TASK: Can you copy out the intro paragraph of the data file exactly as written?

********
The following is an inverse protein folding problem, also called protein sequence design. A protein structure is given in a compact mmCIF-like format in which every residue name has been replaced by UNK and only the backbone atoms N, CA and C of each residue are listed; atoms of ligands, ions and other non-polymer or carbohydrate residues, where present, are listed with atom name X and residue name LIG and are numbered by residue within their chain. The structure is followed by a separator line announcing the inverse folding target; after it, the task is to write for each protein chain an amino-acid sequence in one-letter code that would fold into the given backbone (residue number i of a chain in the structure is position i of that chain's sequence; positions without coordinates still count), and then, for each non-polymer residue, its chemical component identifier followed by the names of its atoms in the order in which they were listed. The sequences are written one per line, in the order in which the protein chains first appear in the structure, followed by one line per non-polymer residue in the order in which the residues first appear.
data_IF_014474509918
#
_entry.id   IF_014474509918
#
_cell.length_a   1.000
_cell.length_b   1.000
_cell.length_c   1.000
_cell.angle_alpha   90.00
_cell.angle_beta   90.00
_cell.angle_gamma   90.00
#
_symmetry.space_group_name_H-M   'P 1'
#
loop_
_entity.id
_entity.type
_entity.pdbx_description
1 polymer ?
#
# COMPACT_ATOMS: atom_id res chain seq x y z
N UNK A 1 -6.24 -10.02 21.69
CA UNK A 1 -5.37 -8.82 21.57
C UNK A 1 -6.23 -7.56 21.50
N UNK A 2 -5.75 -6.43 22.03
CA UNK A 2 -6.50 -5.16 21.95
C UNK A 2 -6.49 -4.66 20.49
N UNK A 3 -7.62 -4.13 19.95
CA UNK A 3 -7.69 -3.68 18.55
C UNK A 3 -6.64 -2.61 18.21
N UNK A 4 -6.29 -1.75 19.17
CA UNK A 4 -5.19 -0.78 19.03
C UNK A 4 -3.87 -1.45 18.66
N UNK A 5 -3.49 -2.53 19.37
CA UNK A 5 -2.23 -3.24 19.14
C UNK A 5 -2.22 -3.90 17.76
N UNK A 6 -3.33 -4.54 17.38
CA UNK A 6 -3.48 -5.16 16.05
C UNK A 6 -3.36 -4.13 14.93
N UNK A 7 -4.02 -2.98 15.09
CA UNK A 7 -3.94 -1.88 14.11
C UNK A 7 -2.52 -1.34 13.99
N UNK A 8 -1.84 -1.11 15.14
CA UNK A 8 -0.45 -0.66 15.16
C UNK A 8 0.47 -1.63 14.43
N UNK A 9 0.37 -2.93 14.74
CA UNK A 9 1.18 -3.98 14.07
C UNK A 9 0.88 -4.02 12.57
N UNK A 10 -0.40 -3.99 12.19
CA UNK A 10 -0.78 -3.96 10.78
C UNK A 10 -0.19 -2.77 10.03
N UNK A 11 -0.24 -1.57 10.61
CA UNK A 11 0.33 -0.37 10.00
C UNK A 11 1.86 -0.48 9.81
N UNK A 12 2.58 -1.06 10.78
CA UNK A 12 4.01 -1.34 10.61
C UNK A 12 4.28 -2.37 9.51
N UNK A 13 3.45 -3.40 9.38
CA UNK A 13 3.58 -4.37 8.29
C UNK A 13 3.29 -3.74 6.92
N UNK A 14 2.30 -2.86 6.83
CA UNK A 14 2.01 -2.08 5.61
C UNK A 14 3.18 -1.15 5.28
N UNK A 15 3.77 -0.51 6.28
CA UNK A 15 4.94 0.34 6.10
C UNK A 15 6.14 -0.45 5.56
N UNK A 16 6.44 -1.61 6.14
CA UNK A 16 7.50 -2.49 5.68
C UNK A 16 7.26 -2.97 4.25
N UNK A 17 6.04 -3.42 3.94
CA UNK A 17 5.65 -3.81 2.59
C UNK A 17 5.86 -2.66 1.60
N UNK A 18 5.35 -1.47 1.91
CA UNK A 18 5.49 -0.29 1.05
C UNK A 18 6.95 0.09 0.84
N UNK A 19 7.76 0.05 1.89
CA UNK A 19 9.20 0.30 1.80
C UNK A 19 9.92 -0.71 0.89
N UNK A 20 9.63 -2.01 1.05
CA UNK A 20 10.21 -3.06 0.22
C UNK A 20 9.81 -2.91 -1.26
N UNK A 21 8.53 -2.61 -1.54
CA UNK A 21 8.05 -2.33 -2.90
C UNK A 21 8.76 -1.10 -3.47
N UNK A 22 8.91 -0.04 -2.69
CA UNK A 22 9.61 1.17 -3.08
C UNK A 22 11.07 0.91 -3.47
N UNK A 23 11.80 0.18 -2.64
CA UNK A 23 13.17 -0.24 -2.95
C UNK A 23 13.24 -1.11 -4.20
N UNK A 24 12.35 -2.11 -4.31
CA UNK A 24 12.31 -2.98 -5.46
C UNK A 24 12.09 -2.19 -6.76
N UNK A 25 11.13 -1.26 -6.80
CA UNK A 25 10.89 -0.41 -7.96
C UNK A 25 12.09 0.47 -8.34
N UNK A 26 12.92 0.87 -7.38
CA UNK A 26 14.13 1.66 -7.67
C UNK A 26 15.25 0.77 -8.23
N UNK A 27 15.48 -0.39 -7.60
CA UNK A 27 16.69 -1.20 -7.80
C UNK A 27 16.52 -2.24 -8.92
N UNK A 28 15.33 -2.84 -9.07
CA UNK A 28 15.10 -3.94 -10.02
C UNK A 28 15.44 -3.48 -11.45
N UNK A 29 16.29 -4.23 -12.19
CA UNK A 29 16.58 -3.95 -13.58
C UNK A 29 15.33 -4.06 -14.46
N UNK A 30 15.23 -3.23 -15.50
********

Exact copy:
The following is an inverse protein folding problem, also called protein sequence design. A protein structure is given in a compact mmCIF-like format in which every residue name has been replaced by UNK and only the backbone atoms N, CA and C of each residue are listed; atoms of ligands, ions and other non-polymer or carbohydrate residues, where present, are listed with atom name X and residue name LIG and are numbered by residue within their chain. The structure is followed by a separator line announcing the inverse folding target; after it, the task is to write for each protein chain an amino-acid sequence in one-letter code that would fold into the given backbone (residue number i of a chain in the structure is position i of that chain's sequence; positions without coordinates still count), and then, for each non-polymer residue, its chemical component identifier followed by the names of its atoms in the order in which they were listed. The sequences are written one per line, in the order in which the protein chains first appear in the structure, followed by one line per non-polymer residue in the order in which the residues first appear.